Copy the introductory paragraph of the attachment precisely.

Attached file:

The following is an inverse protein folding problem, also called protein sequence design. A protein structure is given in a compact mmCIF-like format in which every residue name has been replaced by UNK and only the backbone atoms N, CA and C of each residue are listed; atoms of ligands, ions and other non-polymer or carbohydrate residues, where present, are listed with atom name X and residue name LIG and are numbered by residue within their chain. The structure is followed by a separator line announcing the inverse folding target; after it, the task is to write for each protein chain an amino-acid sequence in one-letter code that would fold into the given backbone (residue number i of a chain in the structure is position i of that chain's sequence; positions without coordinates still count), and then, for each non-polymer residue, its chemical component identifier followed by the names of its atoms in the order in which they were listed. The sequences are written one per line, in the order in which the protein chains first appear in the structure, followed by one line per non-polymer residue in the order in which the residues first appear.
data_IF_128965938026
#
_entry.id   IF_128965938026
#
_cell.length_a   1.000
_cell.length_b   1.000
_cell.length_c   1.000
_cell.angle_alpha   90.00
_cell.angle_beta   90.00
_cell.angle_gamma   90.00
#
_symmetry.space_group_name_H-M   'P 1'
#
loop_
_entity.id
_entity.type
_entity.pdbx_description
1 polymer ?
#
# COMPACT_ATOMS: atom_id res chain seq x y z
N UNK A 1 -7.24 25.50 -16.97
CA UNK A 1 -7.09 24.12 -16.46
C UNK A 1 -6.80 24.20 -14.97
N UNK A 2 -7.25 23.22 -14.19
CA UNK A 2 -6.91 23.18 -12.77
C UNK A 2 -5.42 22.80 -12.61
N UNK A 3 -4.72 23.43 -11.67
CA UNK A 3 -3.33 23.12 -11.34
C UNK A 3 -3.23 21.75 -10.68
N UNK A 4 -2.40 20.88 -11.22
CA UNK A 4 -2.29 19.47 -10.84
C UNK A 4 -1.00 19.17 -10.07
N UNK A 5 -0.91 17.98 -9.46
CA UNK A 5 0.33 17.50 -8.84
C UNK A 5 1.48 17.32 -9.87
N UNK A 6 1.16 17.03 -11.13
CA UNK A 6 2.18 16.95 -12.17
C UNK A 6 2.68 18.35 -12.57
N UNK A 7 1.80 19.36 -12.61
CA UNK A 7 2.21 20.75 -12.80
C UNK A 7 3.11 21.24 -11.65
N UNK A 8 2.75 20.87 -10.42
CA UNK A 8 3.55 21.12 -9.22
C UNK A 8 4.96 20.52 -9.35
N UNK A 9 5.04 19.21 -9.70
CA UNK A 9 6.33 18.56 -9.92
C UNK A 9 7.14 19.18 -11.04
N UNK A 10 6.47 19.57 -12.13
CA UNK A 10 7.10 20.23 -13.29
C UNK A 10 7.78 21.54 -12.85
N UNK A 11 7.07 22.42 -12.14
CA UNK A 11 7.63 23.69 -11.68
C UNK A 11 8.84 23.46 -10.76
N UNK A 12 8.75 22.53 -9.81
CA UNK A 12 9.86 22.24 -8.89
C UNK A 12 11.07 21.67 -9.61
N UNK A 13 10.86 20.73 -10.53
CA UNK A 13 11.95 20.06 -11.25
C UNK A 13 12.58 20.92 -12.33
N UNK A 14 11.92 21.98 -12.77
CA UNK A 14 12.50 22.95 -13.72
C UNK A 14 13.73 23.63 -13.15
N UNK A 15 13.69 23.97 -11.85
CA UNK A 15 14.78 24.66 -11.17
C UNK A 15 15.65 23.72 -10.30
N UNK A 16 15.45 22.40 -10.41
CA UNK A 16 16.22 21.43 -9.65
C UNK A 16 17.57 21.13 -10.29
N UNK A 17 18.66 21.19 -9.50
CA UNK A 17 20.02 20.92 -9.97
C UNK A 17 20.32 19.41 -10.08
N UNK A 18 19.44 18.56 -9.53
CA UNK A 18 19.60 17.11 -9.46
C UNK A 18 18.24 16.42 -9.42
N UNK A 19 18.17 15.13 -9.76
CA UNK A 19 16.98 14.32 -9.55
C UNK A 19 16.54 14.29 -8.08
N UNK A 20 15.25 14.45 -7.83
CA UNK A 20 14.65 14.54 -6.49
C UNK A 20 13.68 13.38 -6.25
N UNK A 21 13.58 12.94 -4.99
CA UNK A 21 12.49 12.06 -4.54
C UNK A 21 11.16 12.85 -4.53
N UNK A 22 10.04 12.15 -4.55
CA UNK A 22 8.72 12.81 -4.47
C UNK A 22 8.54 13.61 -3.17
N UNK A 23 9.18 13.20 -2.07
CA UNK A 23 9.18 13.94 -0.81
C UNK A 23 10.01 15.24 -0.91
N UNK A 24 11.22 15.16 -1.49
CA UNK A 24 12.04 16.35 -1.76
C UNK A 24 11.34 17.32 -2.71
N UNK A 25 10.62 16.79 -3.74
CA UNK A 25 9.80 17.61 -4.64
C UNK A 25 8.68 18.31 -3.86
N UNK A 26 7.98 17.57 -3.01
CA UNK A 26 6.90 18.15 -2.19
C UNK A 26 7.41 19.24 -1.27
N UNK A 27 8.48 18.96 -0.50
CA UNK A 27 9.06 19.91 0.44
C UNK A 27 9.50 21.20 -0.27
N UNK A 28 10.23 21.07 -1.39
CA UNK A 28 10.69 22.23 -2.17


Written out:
The following is an inverse protein folding problem, also called protein sequence design. A protein structure is given in a compact mmCIF-like format in which every residue name has been replaced by UNK and only the backbone atoms N, CA and C of each residue are listed; atoms of ligands, ions and other non-polymer or carbohydrate residues, where present, are listed with atom name X and residue name LIG and are numbered by residue within their chain. The structure is followed by a separator line announcing the inverse folding target; after it, the task is to write for each protein chain an amino-acid sequence in one-letter code that would fold into the given backbone (residue number i of a chain in the structure is position i of that chain's sequence; positions without coordinates still count), and then, for each non-polymer residue, its chemical component identifier followed by the names of its atoms in the order in which they were listed. The sequences are written one per line, in the order in which the protein chains first appear in the structure, followed by one line per non-polymer residue in the order in which the residues first appear.